BNEF has pointed out that a global glut of 2 million barrels a day is what triggered the 2014 oil price collapse. Their analysis concluded that if electric vehicles continued their recent growth rate, EVs could displace that much oil demand “as early as 2023.”

joe romm 2

BNEF, however, believes “compound annual growth rates as high as 60 percent can’t hold up for long.” Their own “more methodical” forecast breaks down EVs “to their component costs to forecast when prices will drop enough to lure the average car buyer.” In BNEF’s model, we see only 30 percent annual growth rate in EVs and cross the oil-crash benchmark five years later in 2028.

“Someone will be left holding the barrel”

Of course, the smart money generally acts sooner, rather than later. Climate hawk Bill McKibben and others have been warning people to divest from fossil fuel investment for years now. Those who listened avoided the big crash in coal company stock prices and the impact of the 2014 oil price crash.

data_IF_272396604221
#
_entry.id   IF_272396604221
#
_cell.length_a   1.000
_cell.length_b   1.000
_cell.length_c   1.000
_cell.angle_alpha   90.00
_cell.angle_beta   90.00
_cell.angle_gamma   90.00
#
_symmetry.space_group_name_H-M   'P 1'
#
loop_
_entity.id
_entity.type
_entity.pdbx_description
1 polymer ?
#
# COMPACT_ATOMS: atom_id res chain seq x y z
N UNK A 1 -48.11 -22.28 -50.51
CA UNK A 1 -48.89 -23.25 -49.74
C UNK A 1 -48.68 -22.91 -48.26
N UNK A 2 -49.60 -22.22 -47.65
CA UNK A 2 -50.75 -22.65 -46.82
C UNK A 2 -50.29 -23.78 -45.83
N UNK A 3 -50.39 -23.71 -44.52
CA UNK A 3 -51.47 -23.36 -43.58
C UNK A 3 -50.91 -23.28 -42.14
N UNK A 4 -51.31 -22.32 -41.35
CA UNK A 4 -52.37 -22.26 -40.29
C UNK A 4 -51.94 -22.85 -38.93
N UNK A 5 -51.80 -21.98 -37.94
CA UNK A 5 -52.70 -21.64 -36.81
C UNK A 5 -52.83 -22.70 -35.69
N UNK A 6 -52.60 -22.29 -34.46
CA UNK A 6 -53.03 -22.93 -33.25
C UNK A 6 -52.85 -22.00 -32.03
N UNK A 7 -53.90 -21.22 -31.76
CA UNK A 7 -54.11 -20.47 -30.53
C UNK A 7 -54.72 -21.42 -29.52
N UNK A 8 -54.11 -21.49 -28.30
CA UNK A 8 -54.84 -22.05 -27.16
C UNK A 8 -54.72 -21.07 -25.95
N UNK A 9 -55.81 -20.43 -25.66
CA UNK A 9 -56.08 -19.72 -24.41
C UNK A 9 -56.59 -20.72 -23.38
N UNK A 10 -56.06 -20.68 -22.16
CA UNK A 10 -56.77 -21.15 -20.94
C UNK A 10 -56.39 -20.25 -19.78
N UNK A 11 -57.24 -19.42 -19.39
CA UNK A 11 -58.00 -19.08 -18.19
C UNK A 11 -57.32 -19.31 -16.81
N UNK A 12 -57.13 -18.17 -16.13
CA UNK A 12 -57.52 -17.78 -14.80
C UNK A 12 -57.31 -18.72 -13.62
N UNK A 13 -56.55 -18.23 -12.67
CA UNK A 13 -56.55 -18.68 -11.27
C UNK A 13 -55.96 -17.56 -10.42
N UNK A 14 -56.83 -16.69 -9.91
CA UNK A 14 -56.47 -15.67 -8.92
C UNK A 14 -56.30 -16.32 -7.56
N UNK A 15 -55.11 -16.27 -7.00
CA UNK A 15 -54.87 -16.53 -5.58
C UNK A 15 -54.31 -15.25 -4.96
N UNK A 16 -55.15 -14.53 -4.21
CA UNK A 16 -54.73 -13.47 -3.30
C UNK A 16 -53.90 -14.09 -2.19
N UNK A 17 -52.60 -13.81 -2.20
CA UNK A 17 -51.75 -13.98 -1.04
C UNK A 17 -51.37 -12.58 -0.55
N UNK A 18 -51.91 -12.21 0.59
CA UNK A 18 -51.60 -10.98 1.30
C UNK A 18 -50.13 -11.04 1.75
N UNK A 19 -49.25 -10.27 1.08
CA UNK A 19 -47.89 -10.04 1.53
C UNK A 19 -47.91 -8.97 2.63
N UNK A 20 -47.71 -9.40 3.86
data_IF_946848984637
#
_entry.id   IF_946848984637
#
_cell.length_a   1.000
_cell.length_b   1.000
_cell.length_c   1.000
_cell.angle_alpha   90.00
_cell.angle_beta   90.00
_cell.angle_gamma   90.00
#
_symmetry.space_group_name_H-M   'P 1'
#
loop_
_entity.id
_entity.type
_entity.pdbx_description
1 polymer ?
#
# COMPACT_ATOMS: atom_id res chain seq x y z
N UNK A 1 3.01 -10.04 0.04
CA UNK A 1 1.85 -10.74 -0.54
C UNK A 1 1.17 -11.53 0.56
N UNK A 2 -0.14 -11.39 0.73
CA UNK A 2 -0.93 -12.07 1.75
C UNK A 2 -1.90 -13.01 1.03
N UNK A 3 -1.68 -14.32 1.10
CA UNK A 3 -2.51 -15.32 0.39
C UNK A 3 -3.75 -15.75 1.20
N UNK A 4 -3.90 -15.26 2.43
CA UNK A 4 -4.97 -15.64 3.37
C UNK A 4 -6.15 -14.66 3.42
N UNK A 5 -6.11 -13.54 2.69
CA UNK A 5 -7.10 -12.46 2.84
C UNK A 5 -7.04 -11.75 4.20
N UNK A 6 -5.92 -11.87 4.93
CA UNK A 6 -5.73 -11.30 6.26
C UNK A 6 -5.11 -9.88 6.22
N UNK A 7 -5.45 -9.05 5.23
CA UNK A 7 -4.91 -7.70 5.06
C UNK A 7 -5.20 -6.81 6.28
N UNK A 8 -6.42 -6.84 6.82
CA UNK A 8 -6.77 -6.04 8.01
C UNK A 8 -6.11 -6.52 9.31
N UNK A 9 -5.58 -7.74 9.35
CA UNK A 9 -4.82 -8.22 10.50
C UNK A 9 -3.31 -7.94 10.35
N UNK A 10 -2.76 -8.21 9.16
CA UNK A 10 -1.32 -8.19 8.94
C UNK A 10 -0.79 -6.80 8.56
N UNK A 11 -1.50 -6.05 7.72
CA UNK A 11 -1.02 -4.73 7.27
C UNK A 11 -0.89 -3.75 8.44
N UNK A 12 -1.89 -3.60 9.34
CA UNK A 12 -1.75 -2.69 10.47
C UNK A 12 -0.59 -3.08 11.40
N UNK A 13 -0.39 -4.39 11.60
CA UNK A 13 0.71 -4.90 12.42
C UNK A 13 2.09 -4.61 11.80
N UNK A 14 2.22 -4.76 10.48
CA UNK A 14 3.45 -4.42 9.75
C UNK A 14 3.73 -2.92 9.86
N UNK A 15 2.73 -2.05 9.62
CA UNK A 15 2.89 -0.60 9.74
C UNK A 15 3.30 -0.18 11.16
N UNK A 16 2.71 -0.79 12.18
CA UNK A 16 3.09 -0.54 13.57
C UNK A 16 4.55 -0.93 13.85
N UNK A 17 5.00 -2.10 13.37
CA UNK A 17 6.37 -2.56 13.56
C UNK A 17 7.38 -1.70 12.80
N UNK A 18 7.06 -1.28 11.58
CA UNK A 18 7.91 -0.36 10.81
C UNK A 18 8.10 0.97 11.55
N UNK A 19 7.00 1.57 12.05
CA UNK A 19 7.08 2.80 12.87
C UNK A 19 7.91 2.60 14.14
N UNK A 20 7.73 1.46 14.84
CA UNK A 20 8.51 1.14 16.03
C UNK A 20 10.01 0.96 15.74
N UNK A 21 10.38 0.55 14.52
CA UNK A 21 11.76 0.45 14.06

It’s not too late to avoid the next oil shock. While predictions of the exact year it comes are necessarily imperfect, Bloomberg offers this sage advice: One thing is certain: Whenever the oil crash comes, it will be only the beginning. Every year that follows will bring more electric cars to the road, and less demand for oil. Someone will be left holding the barrel.

Editors Note

Joseph Romm is the editor of Climate Progress, a blog on the Think Progress website. This article was first published on his blog and his republished here with permission.

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Comments

  1. Mike Parr says

    A couple of extra pointers:
    Thomas Sedran, head of strategy at the VW group: “by 2021 to 2023 an EV will cost the same or less than an ICE”.
    VW is laying off ++10k workers.
    A sign of the times?

  2. Scott G. says

    This analysis relies entirely on plateauing global miles-driven, a scenario where EV’s are purely substituting ICE’s rather than acting incrementally and substitutively, an ignorance of the torque requirements for heavy duty vehicles (or the relative share of those vehicles in petroleum consumption), and an infinitely deep supply of the rare earth metals that form the components of advanced batteries. Moreover, this analysis does not consider or acknowledge the various components of refined petroleum that are not sold as fuels, but as feedstock or building materials, and constitute a large component of refined petroleum demand.